In Romania, the homeland of Dracula and superstition, witches were pretty much spared from the medieval witch-hunts that plagued most of Europe and killed 100,000 women. In fact, witchcraft is not only alive—it's thriving, and even politicians fear its power. There are hundreds of witches in the country, and they make and break marriages, cure diseases, cast or release people from good and evil spells, and predict the future. Supposedly, one in ten Romanians visits a witch.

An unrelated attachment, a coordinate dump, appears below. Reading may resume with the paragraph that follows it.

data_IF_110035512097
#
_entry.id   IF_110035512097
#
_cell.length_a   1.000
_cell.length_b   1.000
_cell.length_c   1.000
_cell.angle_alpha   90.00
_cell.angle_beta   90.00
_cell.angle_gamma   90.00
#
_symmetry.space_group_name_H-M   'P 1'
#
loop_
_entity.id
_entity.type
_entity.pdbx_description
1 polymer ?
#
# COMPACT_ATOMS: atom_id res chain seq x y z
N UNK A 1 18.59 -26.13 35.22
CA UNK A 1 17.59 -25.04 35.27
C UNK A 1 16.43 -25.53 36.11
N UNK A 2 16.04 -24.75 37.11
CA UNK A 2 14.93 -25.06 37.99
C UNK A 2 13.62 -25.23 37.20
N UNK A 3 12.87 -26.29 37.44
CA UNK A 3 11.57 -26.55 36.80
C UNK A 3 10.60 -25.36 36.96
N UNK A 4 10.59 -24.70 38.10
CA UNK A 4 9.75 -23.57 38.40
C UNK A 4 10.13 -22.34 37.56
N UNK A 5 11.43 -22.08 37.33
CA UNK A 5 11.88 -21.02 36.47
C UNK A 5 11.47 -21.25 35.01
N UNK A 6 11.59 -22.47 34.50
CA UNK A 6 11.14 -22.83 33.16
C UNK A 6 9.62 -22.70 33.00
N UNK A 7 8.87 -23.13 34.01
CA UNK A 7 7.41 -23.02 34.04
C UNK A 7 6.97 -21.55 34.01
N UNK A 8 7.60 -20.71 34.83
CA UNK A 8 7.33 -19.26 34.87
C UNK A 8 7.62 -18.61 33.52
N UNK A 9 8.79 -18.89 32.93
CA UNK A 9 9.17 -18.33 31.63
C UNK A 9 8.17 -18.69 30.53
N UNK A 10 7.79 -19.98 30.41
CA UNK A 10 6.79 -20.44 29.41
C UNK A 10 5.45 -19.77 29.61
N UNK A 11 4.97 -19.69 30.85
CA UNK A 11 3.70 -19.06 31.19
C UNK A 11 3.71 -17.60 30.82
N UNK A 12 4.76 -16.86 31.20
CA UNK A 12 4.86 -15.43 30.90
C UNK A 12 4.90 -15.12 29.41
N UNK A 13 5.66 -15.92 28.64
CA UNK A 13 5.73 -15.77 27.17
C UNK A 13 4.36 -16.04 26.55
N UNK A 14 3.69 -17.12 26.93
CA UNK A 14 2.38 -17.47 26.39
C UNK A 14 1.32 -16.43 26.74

To find out how this influences modern Romanian society, Broadly correspondent Milène Larsson spends a week with Mihaela Minca's witch clan and learns how to brew a love potion, cook up a curse, and even witnesses the exorcism of a woman supposedly possessed by the devil. We also meet Minca's mother-in-law, Bratara Buzea, reputedly one of the world's most powerful witches, who was jailed under communism when dictator Ceausescu banned witchcraft. Finally, we celebrate summer solstice, the year's most important celebration, when the witches use their magical power to predict the future of mankind in the stars.